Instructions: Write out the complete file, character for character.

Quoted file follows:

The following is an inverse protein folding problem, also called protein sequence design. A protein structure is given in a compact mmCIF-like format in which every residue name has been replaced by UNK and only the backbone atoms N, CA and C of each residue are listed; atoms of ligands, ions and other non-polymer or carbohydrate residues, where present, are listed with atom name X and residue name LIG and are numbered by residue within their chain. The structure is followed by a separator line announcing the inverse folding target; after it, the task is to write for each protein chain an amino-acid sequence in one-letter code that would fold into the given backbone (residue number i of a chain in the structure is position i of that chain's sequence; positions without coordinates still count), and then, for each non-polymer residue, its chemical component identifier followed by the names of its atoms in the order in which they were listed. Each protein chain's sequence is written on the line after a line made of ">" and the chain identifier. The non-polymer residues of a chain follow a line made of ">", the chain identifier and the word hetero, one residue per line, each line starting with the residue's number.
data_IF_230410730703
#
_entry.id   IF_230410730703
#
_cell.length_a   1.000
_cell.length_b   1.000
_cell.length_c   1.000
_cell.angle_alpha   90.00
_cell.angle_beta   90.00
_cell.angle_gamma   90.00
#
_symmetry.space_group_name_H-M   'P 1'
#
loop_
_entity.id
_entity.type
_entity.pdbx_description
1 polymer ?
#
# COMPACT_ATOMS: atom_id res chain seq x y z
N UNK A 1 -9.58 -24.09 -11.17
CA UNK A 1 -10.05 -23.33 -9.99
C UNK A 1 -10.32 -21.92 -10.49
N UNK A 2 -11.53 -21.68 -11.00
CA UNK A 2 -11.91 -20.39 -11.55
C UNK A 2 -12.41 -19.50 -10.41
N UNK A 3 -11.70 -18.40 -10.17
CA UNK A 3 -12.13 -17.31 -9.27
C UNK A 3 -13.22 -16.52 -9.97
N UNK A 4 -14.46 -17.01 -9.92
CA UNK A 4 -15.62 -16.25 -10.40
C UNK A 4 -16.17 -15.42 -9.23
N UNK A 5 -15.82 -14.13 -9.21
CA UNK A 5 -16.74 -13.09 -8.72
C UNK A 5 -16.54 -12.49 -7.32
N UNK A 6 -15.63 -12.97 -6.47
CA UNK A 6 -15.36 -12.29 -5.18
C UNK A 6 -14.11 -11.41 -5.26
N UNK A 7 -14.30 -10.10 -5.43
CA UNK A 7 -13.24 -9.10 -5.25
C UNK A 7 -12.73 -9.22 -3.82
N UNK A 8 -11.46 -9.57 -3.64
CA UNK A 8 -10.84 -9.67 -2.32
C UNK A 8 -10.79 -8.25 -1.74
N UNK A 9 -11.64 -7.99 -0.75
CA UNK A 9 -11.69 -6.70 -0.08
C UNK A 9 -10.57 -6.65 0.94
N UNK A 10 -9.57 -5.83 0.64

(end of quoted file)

The following is an inverse protein folding problem, also called protein sequence design. A protein structure is given in a compact mmCIF-like format in which every residue name has been replaced by UNK and only the backbone atoms N, CA and C of each residue are listed; atoms of ligands, ions and other non-polymer or carbohydrate residues, where present, are listed with atom name X and residue name LIG and are numbered by residue within their chain. The structure is followed by a separator line announcing the inverse folding target; after it, the task is to write for each protein chain an amino-acid sequence in one-letter code that would fold into the given backbone (residue number i of a chain in the structure is position i of that chain's sequence; positions without coordinates still count), and then, for each non-polymer residue, its chemical component identifier followed by the names of its atoms in the order in which they were listed. Each protein chain's sequence is written on the line after a line made of ">" and the chain identifier. The non-polymer residues of a chain follow a line made of ">", the chain identifier and the word hetero, one residue per line, each line starting with the residue's number.
data_IF_230410730703
#
_entry.id   IF_230410730703
#
_cell.length_a   1.000
_cell.length_b   1.000
_cell.length_c   1.000
_cell.angle_alpha   90.00
_cell.angle_beta   90.00
_cell.angle_gamma   90.00
#
_symmetry.space_group_name_H-M   'P 1'
#
loop_
_entity.id
_entity.type
_entity.pdbx_description
1 polymer ?
#
# COMPACT_ATOMS: atom_id res chain seq x y z
N UNK A 1 -9.58 -24.09 -11.17
CA UNK A 1 -10.05 -23.33 -9.99
C UNK A 1 -10.32 -21.92 -10.49
N UNK A 2 -11.53 -21.68 -11.00
CA UNK A 2 -11.91 -20.39 -11.55
C UNK A 2 -12.41 -19.50 -10.41
N UNK A 3 -11.70 -18.40 -10.17
CA UNK A 3 -12.13 -17.31 -9.27
C UNK A 3 -13.22 -16.52 -9.97
N UNK A 4 -14.46 -17.01 -9.92
CA UNK A 4 -15.62 -16.25 -10.40
C UNK A 4 -16.17 -15.42 -9.23
N UNK A 5 -15.82 -14.13 -9.21
CA UNK A 5 -16.74 -13.09 -8.72
C UNK A 5 -16.54 -12.49 -7.32
N UNK A 6 -15.63 -12.97 -6.47
CA UNK A 6 -15.36 -12.29 -5.18
C UNK A 6 -14.11 -11.41 -5.26
N UNK A 7 -14.30 -10.10 -5.43
CA UNK A 7 -13.24 -9.10 -5.25
C UNK A 7 -12.73 -9.22 -3.82
N UNK A 8 -11.46 -9.57 -3.64
CA UNK A 8 -10.84 -9.67 -2.32
C UNK A 8 -10.79 -8.25 -1.74
N UNK A 9 -11.64 -7.99 -0.75
CA UNK A 9 -11.69 -6.70 -0.08
C UNK A 9 -10.57 -6.65 0.94
N UNK A 10 -9.57 -5.83 0.64